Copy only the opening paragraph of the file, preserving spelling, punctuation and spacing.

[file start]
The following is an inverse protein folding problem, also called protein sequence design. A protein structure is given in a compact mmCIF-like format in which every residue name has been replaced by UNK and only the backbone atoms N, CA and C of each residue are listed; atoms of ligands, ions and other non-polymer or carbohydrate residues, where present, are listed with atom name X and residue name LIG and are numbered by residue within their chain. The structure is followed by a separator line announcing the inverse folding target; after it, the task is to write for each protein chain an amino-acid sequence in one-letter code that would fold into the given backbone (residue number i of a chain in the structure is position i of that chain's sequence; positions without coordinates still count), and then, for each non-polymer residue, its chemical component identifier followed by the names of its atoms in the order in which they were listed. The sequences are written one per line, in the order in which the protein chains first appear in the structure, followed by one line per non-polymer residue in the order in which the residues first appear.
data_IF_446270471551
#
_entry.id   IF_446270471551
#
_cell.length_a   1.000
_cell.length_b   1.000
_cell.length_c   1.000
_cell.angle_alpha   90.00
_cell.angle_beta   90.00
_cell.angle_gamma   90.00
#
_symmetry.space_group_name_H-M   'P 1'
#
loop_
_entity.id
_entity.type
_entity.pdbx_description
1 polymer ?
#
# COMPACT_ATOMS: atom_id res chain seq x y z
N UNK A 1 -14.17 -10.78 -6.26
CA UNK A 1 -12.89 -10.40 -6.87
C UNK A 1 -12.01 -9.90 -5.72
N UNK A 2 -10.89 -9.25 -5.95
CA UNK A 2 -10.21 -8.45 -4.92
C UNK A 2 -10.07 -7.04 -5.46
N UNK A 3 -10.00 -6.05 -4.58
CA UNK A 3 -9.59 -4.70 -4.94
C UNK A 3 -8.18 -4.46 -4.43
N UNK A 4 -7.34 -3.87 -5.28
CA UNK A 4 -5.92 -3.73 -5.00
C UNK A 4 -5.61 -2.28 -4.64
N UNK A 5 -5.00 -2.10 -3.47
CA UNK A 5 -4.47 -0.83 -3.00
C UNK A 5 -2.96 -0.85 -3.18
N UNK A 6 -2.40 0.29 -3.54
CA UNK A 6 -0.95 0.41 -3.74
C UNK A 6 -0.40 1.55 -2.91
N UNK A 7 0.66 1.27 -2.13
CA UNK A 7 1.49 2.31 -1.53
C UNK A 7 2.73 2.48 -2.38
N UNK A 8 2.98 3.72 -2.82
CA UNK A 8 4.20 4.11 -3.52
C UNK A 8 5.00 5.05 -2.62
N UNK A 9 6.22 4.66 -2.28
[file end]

The following is an inverse protein folding problem, also called protein sequence design. A protein structure is given in a compact mmCIF-like format in which every residue name has been replaced by UNK and only the backbone atoms N, CA and C of each residue are listed; atoms of ligands, ions and other non-polymer or carbohydrate residues, where present, are listed with atom name X and residue name LIG and are numbered by residue within their chain. The structure is followed by a separator line announcing the inverse folding target; after it, the task is to write for each protein chain an amino-acid sequence in one-letter code that would fold into the given backbone (residue number i of a chain in the structure is position i of that chain's sequence; positions without coordinates still count), and then, for each non-polymer residue, its chemical component identifier followed by the names of its atoms in the order in which they were listed. The sequences are written one per line, in the order in which the protein chains first appear in the structure, followed by one line per non-polymer residue in the order in which the residues first appear.